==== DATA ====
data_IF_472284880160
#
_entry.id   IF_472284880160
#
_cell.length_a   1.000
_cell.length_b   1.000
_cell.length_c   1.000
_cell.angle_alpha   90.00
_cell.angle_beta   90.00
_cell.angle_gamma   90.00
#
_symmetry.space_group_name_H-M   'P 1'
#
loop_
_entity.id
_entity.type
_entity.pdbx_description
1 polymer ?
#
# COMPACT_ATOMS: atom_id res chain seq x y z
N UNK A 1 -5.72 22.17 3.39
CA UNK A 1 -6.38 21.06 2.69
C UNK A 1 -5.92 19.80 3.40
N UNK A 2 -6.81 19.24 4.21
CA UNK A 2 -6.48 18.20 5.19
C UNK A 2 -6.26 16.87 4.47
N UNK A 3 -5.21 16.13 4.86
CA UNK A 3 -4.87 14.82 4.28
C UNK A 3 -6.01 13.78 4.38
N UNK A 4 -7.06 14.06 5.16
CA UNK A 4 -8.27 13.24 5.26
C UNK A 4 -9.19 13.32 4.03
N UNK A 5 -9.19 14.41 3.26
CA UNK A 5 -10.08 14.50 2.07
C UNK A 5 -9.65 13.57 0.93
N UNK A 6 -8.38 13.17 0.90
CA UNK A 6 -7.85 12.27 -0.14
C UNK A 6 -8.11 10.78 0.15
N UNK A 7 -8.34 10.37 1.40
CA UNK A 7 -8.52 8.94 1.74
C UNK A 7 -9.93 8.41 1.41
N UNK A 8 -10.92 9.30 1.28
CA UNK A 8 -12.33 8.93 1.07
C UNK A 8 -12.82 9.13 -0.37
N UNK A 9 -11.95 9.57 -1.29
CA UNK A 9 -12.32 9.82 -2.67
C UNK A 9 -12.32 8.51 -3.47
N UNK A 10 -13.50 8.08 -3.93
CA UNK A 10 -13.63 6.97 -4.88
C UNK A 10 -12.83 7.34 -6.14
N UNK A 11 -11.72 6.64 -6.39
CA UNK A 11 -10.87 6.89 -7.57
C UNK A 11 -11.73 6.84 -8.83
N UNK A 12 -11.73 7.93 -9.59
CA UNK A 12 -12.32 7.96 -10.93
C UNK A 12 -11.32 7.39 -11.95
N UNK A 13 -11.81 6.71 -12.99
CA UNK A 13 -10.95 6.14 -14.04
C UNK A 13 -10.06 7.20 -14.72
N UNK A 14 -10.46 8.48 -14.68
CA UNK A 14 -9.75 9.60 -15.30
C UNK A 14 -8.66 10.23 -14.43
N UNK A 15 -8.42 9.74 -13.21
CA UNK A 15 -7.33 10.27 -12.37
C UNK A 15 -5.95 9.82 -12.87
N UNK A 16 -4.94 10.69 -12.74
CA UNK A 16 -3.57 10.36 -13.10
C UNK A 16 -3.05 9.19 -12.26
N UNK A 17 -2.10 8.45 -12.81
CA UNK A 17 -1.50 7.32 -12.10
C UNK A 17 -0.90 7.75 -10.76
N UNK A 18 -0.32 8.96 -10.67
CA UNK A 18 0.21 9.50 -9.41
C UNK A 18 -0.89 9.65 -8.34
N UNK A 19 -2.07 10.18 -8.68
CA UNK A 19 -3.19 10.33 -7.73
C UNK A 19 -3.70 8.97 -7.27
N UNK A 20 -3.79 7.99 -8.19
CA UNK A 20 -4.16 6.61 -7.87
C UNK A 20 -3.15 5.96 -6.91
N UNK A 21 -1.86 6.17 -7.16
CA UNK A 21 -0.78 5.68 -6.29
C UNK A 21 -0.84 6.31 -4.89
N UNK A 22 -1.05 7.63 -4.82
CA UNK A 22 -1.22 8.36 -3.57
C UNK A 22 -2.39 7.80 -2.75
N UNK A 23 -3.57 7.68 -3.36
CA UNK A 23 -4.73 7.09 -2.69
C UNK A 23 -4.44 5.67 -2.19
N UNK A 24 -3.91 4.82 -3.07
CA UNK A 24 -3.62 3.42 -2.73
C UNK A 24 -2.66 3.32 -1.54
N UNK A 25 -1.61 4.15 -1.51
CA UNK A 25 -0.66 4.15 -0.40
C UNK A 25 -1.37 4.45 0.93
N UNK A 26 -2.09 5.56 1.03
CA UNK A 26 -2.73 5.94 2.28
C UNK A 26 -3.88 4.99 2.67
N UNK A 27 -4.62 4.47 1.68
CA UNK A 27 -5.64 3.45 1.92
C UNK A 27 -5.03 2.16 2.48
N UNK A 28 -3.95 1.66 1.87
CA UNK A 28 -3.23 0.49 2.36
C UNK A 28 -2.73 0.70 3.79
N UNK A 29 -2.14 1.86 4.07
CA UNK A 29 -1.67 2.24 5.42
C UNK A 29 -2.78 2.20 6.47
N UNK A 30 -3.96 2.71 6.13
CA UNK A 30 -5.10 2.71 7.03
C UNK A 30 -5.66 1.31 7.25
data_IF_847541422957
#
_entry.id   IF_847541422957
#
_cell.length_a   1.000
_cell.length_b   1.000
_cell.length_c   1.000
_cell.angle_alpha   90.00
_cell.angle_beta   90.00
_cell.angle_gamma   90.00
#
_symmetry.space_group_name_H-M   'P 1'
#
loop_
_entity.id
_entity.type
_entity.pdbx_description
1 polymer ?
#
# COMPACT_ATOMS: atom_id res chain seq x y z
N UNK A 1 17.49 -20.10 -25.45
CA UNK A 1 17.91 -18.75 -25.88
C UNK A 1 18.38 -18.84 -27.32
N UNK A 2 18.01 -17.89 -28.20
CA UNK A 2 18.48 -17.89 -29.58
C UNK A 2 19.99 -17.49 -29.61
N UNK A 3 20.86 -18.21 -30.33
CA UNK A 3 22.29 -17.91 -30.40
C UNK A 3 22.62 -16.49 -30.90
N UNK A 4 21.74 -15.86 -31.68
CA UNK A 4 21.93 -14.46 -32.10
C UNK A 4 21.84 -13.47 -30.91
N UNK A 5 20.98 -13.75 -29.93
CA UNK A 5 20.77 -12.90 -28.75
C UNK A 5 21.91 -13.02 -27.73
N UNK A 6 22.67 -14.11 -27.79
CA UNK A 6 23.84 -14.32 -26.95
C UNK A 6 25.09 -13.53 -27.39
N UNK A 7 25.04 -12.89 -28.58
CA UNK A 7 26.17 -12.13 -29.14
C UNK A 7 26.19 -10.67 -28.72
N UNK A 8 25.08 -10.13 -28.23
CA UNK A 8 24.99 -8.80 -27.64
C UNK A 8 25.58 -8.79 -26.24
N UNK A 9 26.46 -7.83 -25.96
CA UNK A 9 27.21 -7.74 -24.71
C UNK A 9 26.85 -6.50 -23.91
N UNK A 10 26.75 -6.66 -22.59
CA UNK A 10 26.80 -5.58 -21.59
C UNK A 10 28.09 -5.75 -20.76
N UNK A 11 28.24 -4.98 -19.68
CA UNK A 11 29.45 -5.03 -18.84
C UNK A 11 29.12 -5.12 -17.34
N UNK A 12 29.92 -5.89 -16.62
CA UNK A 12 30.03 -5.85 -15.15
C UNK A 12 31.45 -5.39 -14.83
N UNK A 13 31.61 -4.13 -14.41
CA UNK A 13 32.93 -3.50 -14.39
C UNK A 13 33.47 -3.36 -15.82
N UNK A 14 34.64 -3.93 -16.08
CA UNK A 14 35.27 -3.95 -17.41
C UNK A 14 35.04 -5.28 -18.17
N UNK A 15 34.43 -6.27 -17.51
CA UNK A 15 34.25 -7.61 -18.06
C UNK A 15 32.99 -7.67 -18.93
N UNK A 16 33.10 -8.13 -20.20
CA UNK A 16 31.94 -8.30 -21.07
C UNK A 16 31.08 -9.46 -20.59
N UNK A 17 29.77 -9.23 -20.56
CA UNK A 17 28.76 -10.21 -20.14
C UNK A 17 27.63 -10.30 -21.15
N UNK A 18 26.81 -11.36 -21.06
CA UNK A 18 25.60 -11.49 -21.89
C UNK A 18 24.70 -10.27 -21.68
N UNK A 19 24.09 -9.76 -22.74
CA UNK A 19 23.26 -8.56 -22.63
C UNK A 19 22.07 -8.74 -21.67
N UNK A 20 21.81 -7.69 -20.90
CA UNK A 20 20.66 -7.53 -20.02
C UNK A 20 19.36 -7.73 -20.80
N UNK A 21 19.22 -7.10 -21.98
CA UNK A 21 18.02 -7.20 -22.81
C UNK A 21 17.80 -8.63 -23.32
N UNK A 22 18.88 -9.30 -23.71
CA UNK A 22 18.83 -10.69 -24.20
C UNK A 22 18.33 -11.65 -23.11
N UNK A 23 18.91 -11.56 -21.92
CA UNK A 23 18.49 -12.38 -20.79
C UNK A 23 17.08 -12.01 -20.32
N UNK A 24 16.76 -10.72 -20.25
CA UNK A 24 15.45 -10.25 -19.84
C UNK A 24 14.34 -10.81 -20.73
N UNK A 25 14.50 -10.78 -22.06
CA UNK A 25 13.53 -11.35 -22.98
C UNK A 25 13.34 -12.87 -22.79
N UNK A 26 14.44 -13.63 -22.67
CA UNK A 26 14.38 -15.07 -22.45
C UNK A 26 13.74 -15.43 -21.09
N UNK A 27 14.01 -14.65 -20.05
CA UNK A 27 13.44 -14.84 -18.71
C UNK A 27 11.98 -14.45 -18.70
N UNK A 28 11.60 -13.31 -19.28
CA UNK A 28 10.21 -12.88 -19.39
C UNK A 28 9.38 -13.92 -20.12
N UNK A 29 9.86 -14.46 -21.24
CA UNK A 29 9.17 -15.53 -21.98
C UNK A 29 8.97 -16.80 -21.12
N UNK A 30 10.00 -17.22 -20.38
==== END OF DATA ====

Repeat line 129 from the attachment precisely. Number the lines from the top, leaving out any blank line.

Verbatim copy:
#